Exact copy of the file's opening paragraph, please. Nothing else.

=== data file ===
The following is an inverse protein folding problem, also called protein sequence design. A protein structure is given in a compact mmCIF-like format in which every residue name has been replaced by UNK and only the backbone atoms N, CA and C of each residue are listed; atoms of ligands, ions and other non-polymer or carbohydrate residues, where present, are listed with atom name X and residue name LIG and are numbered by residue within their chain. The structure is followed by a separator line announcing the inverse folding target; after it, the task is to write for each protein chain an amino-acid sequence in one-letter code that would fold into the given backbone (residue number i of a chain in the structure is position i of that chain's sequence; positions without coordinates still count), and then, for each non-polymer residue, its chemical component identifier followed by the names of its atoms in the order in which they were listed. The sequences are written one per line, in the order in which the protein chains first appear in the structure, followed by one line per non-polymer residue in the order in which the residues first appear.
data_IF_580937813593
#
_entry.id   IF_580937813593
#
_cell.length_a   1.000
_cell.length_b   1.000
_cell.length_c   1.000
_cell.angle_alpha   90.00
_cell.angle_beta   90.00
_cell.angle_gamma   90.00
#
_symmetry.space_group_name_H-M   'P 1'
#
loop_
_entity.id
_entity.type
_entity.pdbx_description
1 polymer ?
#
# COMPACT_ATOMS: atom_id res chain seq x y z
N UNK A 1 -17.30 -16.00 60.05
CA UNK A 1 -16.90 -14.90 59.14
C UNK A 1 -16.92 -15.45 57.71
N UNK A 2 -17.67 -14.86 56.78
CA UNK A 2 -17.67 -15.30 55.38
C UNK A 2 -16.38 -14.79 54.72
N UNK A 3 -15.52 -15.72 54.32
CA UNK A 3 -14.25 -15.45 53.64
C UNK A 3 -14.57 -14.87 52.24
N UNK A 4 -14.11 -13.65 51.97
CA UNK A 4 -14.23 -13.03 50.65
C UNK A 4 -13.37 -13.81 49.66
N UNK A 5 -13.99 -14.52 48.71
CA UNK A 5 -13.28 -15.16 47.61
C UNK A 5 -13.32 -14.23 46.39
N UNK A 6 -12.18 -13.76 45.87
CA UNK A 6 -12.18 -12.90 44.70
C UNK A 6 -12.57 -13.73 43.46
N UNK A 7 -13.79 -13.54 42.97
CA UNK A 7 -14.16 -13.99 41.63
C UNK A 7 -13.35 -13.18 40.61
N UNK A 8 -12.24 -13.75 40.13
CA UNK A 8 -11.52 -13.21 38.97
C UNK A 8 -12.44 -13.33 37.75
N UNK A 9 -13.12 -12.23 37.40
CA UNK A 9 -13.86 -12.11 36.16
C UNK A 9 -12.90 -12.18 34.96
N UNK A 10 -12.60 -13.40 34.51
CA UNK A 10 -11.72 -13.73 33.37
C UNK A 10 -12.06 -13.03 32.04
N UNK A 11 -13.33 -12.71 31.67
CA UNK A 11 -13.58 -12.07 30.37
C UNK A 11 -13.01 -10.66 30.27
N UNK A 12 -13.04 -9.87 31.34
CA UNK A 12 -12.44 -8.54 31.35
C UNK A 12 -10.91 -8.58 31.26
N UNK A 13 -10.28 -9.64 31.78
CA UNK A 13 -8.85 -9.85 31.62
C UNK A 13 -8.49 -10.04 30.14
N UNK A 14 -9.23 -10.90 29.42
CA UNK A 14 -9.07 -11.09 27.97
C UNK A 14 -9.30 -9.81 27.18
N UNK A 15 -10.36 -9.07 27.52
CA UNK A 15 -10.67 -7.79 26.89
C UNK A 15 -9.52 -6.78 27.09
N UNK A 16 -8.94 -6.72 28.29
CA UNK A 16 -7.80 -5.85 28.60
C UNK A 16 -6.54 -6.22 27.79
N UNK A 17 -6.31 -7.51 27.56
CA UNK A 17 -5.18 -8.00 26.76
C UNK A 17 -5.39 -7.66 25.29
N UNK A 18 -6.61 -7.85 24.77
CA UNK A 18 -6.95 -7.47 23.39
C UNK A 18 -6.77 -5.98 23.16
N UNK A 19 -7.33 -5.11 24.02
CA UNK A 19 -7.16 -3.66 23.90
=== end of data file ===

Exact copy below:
The following is an inverse protein folding problem, also called protein sequence design. A protein structure is given in a compact mmCIF-like format in which every residue name has been replaced by UNK and only the backbone atoms N, CA and C of each residue are listed; atoms of ligands, ions and other non-polymer or carbohydrate residues, where present, are listed with atom name X and residue name LIG and are numbered by residue within their chain. The structure is followed by a separator line announcing the inverse folding target; after it, the task is to write for each protein chain an amino-acid sequence in one-letter code that would fold into the given backbone (residue number i of a chain in the structure is position i of that chain's sequence; positions without coordinates still count), and then, for each non-polymer residue, its chemical component identifier followed by the names of its atoms in the order in which they were listed. The sequences are written one per line, in the order in which the protein chains first appear in the structure, followed by one line per non-polymer residue in the order in which the residues first appear.